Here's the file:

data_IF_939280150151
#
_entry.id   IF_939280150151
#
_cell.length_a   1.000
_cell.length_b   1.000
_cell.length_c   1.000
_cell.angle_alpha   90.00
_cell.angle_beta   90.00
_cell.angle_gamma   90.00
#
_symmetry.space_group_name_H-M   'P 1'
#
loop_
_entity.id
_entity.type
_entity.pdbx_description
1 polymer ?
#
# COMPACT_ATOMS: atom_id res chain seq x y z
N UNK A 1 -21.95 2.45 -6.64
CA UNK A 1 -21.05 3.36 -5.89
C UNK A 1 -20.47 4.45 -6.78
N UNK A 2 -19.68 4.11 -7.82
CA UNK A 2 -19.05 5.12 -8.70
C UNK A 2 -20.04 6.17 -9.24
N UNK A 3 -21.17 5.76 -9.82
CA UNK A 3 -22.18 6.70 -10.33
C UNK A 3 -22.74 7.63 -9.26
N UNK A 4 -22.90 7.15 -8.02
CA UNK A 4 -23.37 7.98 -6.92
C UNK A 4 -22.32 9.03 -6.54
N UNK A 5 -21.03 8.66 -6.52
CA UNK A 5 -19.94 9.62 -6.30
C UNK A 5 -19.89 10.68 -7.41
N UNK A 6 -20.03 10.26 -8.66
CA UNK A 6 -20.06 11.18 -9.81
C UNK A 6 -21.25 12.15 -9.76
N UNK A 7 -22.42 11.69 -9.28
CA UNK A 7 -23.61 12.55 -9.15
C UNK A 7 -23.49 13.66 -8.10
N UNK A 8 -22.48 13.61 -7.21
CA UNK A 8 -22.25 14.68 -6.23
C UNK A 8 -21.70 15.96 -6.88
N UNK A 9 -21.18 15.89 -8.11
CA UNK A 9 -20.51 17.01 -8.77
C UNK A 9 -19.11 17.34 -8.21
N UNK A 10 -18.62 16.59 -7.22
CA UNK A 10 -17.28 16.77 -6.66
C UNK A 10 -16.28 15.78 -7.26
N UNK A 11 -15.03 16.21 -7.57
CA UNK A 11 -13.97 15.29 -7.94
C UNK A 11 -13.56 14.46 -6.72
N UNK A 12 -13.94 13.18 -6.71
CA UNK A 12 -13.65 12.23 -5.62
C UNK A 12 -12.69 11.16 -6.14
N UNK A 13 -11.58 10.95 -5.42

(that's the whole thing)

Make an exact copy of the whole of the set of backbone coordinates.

data_IF_939280150151
#
_entry.id   IF_939280150151
#
_cell.length_a   1.000
_cell.length_b   1.000
_cell.length_c   1.000
_cell.angle_alpha   90.00
_cell.angle_beta   90.00
_cell.angle_gamma   90.00
#
_symmetry.space_group_name_H-M   'P 1'
#
loop_
_entity.id
_entity.type
_entity.pdbx_description
1 polymer ?
#
# COMPACT_ATOMS: atom_id res chain seq x y z
N UNK A 1 -21.95 2.45 -6.64
CA UNK A 1 -21.05 3.36 -5.89
C UNK A 1 -20.47 4.45 -6.78
N UNK A 2 -19.68 4.11 -7.82
CA UNK A 2 -19.05 5.12 -8.70
C UNK A 2 -20.04 6.17 -9.24
N UNK A 3 -21.17 5.76 -9.82
CA UNK A 3 -22.18 6.70 -10.33
C UNK A 3 -22.74 7.63 -9.26
N UNK A 4 -22.90 7.15 -8.02
CA UNK A 4 -23.37 7.98 -6.92
C UNK A 4 -22.32 9.03 -6.54
N UNK A 5 -21.03 8.66 -6.52
CA UNK A 5 -19.94 9.62 -6.30
C UNK A 5 -19.89 10.68 -7.41
N UNK A 6 -20.03 10.26 -8.66
CA UNK A 6 -20.06 11.18 -9.81
C UNK A 6 -21.25 12.15 -9.76
N UNK A 7 -22.42 11.69 -9.28
CA UNK A 7 -23.61 12.55 -9.15
C UNK A 7 -23.49 13.66 -8.10
N UNK A 8 -22.48 13.61 -7.21
CA UNK A 8 -22.25 14.68 -6.23
C UNK A 8 -21.70 15.96 -6.88
N UNK A 9 -21.18 15.89 -8.11
CA UNK A 9 -20.51 17.01 -8.77
C UNK A 9 -19.11 17.34 -8.21
N UNK A 10 -18.62 16.59 -7.22
CA UNK A 10 -17.28 16.77 -6.66
C UNK A 10 -16.28 15.78 -7.26
N UNK A 11 -15.03 16.21 -7.57
CA UNK A 11 -13.97 15.29 -7.94
C UNK A 11 -13.56 14.46 -6.72
N UNK A 12 -13.94 13.18 -6.71
CA UNK A 12 -13.65 12.23 -5.62
C UNK A 12 -12.69 11.16 -6.14
N UNK A 13 -11.58 10.95 -5.42